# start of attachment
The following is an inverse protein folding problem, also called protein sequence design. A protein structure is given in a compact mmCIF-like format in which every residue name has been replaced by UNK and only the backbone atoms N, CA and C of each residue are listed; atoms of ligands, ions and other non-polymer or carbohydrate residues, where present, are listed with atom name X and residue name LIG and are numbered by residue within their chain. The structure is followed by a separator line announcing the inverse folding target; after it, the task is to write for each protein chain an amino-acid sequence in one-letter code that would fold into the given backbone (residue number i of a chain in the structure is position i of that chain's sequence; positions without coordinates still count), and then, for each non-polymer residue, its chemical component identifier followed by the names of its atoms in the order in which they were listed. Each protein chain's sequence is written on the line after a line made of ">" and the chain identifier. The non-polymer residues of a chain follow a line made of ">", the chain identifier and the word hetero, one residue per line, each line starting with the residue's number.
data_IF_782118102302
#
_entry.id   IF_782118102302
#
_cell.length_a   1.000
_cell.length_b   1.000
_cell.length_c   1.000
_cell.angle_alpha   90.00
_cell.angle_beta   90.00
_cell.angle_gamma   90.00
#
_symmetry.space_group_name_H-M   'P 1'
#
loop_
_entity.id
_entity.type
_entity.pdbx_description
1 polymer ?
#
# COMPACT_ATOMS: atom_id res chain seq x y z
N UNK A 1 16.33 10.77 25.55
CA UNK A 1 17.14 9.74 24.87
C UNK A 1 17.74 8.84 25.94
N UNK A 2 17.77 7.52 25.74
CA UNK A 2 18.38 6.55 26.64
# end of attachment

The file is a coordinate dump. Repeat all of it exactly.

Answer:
The following is an inverse protein folding problem, also called protein sequence design. A protein structure is given in a compact mmCIF-like format in which every residue name has been replaced by UNK and only the backbone atoms N, CA and C of each residue are listed; atoms of ligands, ions and other non-polymer or carbohydrate residues, where present, are listed with atom name X and residue name LIG and are numbered by residue within their chain. The structure is followed by a separator line announcing the inverse folding target; after it, the task is to write for each protein chain an amino-acid sequence in one-letter code that would fold into the given backbone (residue number i of a chain in the structure is position i of that chain's sequence; positions without coordinates still count), and then, for each non-polymer residue, its chemical component identifier followed by the names of its atoms in the order in which they were listed. Each protein chain's sequence is written on the line after a line made of ">" and the chain identifier. The non-polymer residues of a chain follow a line made of ">", the chain identifier and the word hetero, one residue per line, each line starting with the residue's number.
data_IF_782118102302
#
_entry.id   IF_782118102302
#
_cell.length_a   1.000
_cell.length_b   1.000
_cell.length_c   1.000
_cell.angle_alpha   90.00
_cell.angle_beta   90.00
_cell.angle_gamma   90.00
#
_symmetry.space_group_name_H-M   'P 1'
#
loop_
_entity.id
_entity.type
_entity.pdbx_description
1 polymer ?
#
# COMPACT_ATOMS: atom_id res chain seq x y z
N UNK A 1 16.33 10.77 25.55
CA UNK A 1 17.14 9.74 24.87
C UNK A 1 17.74 8.84 25.94
N UNK A 2 17.77 7.52 25.74
CA UNK A 2 18.38 6.55 26.64